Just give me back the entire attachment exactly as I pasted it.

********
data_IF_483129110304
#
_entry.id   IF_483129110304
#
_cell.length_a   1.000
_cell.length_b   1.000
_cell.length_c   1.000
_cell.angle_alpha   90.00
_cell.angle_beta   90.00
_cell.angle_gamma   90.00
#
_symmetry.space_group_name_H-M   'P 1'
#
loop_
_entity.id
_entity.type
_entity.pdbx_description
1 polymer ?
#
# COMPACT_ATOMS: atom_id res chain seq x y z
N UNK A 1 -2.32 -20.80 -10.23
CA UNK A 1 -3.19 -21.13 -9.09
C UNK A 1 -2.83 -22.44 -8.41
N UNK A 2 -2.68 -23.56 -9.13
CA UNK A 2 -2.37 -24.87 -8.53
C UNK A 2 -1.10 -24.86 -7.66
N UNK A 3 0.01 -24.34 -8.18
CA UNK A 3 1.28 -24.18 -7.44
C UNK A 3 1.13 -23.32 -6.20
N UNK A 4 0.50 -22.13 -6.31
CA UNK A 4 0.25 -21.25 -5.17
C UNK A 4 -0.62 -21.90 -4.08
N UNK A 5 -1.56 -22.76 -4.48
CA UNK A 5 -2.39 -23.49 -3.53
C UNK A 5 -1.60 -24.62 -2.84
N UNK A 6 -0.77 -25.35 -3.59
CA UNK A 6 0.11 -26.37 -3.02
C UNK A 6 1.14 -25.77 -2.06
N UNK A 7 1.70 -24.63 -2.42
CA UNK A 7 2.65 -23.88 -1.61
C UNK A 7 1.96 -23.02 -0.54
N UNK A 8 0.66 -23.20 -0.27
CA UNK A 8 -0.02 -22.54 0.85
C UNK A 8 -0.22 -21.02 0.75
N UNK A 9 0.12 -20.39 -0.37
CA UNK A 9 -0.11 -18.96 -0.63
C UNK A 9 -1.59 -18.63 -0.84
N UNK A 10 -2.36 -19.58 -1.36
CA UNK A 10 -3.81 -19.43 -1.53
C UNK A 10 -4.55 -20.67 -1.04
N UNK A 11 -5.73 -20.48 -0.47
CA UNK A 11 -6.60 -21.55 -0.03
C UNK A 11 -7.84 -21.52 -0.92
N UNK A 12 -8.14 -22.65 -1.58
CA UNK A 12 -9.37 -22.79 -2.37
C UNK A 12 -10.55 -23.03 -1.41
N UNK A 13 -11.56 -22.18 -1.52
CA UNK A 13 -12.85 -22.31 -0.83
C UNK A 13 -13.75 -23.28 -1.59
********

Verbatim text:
data_IF_483129110304
#
_entry.id   IF_483129110304
#
_cell.length_a   1.000
_cell.length_b   1.000
_cell.length_c   1.000
_cell.angle_alpha   90.00
_cell.angle_beta   90.00
_cell.angle_gamma   90.00
#
_symmetry.space_group_name_H-M   'P 1'
#
loop_
_entity.id
_entity.type
_entity.pdbx_description
1 polymer ?
#
# COMPACT_ATOMS: atom_id res chain seq x y z
N UNK A 1 -2.32 -20.80 -10.23
CA UNK A 1 -3.19 -21.13 -9.09
C UNK A 1 -2.83 -22.44 -8.41
N UNK A 2 -2.68 -23.56 -9.13
CA UNK A 2 -2.37 -24.87 -8.53
C UNK A 2 -1.10 -24.86 -7.66
N UNK A 3 0.01 -24.34 -8.18
CA UNK A 3 1.28 -24.18 -7.44
C UNK A 3 1.13 -23.32 -6.20
N UNK A 4 0.50 -22.13 -6.31
CA UNK A 4 0.25 -21.25 -5.17
C UNK A 4 -0.62 -21.90 -4.08
N UNK A 5 -1.56 -22.76 -4.48
CA UNK A 5 -2.39 -23.49 -3.53
C UNK A 5 -1.60 -24.62 -2.84
N UNK A 6 -0.77 -25.35 -3.59
CA UNK A 6 0.11 -26.37 -3.02
C UNK A 6 1.14 -25.77 -2.06
N UNK A 7 1.70 -24.63 -2.42
CA UNK A 7 2.65 -23.88 -1.61
C UNK A 7 1.96 -23.02 -0.54
N UNK A 8 0.66 -23.20 -0.27
CA UNK A 8 -0.02 -22.54 0.85
C UNK A 8 -0.22 -21.02 0.75
N UNK A 9 0.12 -20.39 -0.37
CA UNK A 9 -0.11 -18.96 -0.63
C UNK A 9 -1.59 -18.63 -0.84
N UNK A 10 -2.36 -19.58 -1.36
CA UNK A 10 -3.81 -19.43 -1.53
C UNK A 10 -4.55 -20.67 -1.04
N UNK A 11 -5.73 -20.48 -0.47
CA UNK A 11 -6.60 -21.55 -0.03
C UNK A 11 -7.84 -21.52 -0.92
N UNK A 12 -8.14 -22.65 -1.58
CA UNK A 12 -9.37 -22.79 -2.37
C UNK A 12 -10.55 -23.03 -1.41
N UNK A 13 -11.56 -22.18 -1.52
CA UNK A 13 -12.85 -22.31 -0.83
C UNK A 13 -13.75 -23.28 -1.59